A brief diagnosis of what happened with CareCyte is that we were stopped by paralysis in the healthcare industry combined with structural weaknesses in our own plans. It was obvious in 2008 that there would be a significant challenge in raising money for the company. However, we received almost universal approval for the ideas involved. We thought that the desperate trouble in the healthcare industry, combined with the big commitment of Barack Obama to address the healthcare disaster in the US, would combine to give the company a place to stand given its vast potential impact on healthcare costs and care quality. Obama declared that the ‘…only real danger to the economy is the rising cost of healthcare,’ and he is right. Spending on healthcare in the US is approaching 20% of GDP, at the same time that we will soon will have the largest aging population ever encountered in the country. It seemed a good bet that our offerings, with their systemic effect on the industry, would attract customers and broad support. No such luck, even with good support from the Washington State Congressional Delegation.
I plan to say more about the situation with healthcare in the country as well, in later postings.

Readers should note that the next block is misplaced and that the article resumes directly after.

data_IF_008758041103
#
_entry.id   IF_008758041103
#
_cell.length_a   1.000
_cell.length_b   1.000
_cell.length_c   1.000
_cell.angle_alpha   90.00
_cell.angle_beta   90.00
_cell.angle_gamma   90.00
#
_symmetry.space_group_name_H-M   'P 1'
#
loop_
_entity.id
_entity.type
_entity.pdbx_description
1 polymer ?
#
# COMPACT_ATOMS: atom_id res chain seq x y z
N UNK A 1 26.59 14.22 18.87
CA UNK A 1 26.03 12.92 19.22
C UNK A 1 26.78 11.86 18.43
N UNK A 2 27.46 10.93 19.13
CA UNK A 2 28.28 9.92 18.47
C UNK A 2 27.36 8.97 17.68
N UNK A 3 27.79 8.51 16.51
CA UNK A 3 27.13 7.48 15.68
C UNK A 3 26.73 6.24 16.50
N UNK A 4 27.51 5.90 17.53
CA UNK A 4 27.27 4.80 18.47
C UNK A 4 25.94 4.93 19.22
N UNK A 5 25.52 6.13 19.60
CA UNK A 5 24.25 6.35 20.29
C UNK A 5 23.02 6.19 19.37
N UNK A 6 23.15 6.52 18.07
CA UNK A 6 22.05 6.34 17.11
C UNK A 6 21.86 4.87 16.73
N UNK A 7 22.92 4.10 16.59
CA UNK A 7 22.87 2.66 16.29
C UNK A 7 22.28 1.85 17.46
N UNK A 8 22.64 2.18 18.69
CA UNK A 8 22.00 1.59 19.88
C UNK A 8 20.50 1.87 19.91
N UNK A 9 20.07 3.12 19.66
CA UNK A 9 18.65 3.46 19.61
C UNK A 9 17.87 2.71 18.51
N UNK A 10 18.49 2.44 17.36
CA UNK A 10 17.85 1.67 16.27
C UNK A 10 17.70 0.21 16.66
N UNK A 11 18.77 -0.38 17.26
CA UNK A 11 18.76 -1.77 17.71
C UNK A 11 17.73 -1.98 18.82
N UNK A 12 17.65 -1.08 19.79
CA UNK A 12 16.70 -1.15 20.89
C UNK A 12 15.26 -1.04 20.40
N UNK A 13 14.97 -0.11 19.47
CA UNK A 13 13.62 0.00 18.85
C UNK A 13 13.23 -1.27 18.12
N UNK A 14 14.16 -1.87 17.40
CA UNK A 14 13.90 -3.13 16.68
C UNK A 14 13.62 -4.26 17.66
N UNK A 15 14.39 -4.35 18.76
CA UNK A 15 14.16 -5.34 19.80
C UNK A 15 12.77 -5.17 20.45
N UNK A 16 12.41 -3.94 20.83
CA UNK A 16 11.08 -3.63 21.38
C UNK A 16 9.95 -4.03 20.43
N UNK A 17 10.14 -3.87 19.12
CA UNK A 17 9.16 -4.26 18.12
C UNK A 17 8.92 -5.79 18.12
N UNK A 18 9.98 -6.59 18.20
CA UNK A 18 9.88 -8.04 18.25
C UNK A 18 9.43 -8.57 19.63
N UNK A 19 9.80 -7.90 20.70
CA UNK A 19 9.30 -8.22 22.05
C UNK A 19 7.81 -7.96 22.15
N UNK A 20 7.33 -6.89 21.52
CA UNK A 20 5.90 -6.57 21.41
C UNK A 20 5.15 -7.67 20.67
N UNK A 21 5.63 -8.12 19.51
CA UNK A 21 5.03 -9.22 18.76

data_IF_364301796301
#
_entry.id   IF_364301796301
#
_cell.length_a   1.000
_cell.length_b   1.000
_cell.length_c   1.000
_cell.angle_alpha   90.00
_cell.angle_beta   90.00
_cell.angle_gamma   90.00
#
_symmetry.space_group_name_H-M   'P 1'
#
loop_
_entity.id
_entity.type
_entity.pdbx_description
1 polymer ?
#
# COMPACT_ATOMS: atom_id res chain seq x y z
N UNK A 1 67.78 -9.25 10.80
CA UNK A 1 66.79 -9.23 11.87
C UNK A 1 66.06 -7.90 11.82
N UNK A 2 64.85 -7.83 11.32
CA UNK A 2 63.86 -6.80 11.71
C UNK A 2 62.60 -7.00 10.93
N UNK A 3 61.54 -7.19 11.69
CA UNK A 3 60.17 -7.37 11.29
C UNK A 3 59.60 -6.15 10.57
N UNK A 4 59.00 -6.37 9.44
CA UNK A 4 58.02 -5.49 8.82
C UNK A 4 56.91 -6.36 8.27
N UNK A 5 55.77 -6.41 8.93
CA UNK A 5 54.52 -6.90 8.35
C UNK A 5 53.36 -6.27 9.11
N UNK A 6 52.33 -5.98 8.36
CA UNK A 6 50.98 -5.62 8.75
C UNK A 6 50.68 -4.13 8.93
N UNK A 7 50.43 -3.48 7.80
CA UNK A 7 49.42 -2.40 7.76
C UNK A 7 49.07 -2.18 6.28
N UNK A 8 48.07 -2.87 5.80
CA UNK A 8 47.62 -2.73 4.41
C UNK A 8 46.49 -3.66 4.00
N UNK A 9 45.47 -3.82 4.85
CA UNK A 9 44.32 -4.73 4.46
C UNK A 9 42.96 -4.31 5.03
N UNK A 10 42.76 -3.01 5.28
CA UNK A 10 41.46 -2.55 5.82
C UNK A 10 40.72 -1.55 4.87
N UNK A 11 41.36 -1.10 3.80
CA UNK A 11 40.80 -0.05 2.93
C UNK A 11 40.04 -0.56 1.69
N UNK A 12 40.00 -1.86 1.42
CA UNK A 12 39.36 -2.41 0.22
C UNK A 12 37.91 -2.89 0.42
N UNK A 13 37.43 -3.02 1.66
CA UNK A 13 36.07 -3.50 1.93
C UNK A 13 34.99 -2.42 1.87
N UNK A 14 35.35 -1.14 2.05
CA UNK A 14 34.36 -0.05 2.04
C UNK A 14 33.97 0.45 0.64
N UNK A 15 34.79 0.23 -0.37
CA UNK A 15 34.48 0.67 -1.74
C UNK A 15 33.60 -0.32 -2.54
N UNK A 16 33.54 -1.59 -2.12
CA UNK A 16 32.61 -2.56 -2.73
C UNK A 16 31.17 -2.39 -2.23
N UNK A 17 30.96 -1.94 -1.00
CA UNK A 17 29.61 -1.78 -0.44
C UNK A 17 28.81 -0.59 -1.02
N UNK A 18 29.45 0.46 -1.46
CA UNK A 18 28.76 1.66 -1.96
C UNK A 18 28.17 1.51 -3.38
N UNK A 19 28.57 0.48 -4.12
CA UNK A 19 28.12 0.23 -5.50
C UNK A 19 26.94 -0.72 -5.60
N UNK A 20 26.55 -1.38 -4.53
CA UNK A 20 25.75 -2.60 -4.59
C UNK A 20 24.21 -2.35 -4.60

I’m glad to be back.
Gloria Flores tells me that Fernando will be leading a three day session in San Francisco on January 27 – 29th, 2010, where participants will explore new ways of learning critical new skills for the 21st century — in particular, learning to work more effectively with others in “pluralistic networks.” During this session, besides engaging in group discussions led by Fernando, participants will participate in various exercises using virtual role-playing game technology to become more aware about how they learn and how they can become more effective in engaging with others. For more information, see www.pluralisticnetworks.com. Fernando and his colleagues are also doing a 4 month virtual leadership and teams program that begins in February. Their website has information on that program as well.